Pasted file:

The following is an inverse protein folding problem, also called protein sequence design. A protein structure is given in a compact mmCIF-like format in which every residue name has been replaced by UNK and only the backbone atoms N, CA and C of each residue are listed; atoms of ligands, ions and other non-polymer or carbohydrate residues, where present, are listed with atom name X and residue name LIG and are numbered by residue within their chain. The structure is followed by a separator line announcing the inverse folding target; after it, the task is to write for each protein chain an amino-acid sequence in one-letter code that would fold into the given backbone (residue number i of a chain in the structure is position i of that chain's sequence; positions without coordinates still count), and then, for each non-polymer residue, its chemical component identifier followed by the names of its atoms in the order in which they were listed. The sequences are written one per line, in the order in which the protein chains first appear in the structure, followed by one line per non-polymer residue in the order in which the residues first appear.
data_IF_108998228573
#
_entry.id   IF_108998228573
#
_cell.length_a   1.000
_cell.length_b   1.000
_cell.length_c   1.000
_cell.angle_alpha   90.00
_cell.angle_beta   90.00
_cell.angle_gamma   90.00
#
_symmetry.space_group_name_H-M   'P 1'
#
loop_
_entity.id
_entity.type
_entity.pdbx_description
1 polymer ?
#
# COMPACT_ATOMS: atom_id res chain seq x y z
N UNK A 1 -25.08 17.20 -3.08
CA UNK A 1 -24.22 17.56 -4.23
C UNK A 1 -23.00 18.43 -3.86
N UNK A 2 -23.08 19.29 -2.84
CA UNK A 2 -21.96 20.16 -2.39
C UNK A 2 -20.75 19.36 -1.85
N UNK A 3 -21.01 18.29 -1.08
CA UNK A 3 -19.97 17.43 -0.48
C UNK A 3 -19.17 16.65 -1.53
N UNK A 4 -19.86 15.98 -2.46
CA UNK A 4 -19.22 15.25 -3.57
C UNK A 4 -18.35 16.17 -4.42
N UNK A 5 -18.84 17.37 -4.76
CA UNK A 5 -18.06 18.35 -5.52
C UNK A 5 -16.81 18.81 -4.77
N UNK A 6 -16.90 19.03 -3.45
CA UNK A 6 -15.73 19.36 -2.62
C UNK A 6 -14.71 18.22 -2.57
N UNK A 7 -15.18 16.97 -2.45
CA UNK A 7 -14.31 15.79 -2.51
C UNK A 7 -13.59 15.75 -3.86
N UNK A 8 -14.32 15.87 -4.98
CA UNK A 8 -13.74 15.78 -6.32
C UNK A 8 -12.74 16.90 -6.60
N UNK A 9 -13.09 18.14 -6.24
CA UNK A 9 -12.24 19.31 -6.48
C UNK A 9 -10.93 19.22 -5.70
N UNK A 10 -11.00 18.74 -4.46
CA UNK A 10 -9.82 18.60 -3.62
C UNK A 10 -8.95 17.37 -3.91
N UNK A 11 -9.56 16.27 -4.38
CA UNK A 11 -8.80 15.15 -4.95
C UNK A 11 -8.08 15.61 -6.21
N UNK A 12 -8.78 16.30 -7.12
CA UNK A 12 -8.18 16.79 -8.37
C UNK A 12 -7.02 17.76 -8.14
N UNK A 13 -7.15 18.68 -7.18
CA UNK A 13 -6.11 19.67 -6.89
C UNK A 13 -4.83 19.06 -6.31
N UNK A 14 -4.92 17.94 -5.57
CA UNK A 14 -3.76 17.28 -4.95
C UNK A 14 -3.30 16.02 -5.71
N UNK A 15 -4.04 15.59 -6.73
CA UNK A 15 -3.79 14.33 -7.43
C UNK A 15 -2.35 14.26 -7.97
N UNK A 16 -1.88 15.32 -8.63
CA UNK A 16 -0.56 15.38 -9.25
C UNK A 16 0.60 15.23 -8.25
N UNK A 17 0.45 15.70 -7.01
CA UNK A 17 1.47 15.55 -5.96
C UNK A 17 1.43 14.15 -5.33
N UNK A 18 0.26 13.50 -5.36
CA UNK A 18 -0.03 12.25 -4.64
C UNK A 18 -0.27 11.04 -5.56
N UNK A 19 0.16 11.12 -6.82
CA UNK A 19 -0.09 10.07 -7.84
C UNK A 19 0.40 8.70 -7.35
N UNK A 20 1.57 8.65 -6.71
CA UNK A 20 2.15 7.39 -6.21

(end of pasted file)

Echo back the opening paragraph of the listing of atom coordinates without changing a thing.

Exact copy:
The following is an inverse protein folding problem, also called protein sequence design. A protein structure is given in a compact mmCIF-like format in which every residue name has been replaced by UNK and only the backbone atoms N, CA and C of each residue are listed; atoms of ligands, ions and other non-polymer or carbohydrate residues, where present, are listed with atom name X and residue name LIG and are numbered by residue within their chain. The structure is followed by a separator line announcing the inverse folding target; after it, the task is to write for each protein chain an amino-acid sequence in one-letter code that would fold into the given backbone (residue number i of a chain in the structure is position i of that chain's sequence; positions without coordinates still count), and then, for each non-polymer residue, its chemical component identifier followed by the names of its atoms in the order in which they were listed. The sequences are written one per line, in the order in which the protein chains first appear in the structure, followed by one line per non-polymer residue in the order in which the residues first appear.